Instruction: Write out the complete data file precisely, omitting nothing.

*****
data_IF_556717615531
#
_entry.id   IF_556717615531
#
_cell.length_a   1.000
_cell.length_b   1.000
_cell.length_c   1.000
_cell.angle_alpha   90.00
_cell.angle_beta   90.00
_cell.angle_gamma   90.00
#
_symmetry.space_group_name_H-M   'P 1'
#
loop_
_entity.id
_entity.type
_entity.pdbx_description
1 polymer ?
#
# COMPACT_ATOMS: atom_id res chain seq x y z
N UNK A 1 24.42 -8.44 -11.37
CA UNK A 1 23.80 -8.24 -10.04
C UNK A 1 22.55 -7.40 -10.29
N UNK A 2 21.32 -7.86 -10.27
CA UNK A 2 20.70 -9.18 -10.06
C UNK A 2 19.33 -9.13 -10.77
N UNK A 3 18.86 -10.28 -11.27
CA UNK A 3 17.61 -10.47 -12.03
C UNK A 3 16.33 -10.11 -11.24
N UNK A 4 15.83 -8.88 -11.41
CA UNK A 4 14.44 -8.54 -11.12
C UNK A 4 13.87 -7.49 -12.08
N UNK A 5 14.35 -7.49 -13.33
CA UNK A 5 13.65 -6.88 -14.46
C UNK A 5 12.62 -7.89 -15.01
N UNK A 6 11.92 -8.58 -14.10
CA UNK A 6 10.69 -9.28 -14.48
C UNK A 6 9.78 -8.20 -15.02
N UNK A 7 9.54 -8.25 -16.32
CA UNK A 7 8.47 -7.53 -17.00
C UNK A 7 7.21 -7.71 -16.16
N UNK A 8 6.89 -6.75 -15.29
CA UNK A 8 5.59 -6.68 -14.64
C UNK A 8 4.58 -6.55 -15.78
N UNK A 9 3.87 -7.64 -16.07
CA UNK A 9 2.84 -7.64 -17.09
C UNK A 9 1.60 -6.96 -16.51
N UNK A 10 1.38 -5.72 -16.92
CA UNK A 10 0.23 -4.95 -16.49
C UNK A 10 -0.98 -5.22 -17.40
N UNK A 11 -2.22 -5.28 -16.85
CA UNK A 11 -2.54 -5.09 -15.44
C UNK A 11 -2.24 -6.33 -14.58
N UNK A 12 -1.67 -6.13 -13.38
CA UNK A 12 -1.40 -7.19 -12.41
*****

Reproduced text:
data_IF_556717615531
#
_entry.id   IF_556717615531
#
_cell.length_a   1.000
_cell.length_b   1.000
_cell.length_c   1.000
_cell.angle_alpha   90.00
_cell.angle_beta   90.00
_cell.angle_gamma   90.00
#
_symmetry.space_group_name_H-M   'P 1'
#
loop_
_entity.id
_entity.type
_entity.pdbx_description
1 polymer ?
#
# COMPACT_ATOMS: atom_id res chain seq x y z
N UNK A 1 24.42 -8.44 -11.37
CA UNK A 1 23.80 -8.24 -10.04
C UNK A 1 22.55 -7.40 -10.29
N UNK A 2 21.32 -7.86 -10.27
CA UNK A 2 20.70 -9.18 -10.06
C UNK A 2 19.33 -9.13 -10.77
N UNK A 3 18.86 -10.28 -11.27
CA UNK A 3 17.61 -10.47 -12.03
C UNK A 3 16.33 -10.11 -11.24
N UNK A 4 15.83 -8.88 -11.41
CA UNK A 4 14.44 -8.54 -11.12
C UNK A 4 13.87 -7.49 -12.08
N UNK A 5 14.35 -7.49 -13.33
CA UNK A 5 13.65 -6.88 -14.46
C UNK A 5 12.62 -7.89 -15.01
N UNK A 6 11.92 -8.58 -14.10
CA UNK A 6 10.69 -9.28 -14.48
C UNK A 6 9.78 -8.20 -15.02
N UNK A 7 9.54 -8.25 -16.32
CA UNK A 7 8.47 -7.53 -17.00
C UNK A 7 7.21 -7.71 -16.16
N UNK A 8 6.89 -6.75 -15.29
CA UNK A 8 5.59 -6.68 -14.64
C UNK A 8 4.58 -6.55 -15.78
N UNK A 9 3.87 -7.64 -16.07
CA UNK A 9 2.84 -7.64 -17.09
C UNK A 9 1.60 -6.96 -16.51
N UNK A 10 1.38 -5.72 -16.92
CA UNK A 10 0.23 -4.95 -16.49
C UNK A 10 -0.98 -5.22 -17.40
N UNK A 11 -2.22 -5.28 -16.85
CA UNK A 11 -2.54 -5.09 -15.44
C UNK A 11 -2.24 -6.33 -14.58
N UNK A 12 -1.67 -6.13 -13.38
CA UNK A 12 -1.40 -7.19 -12.41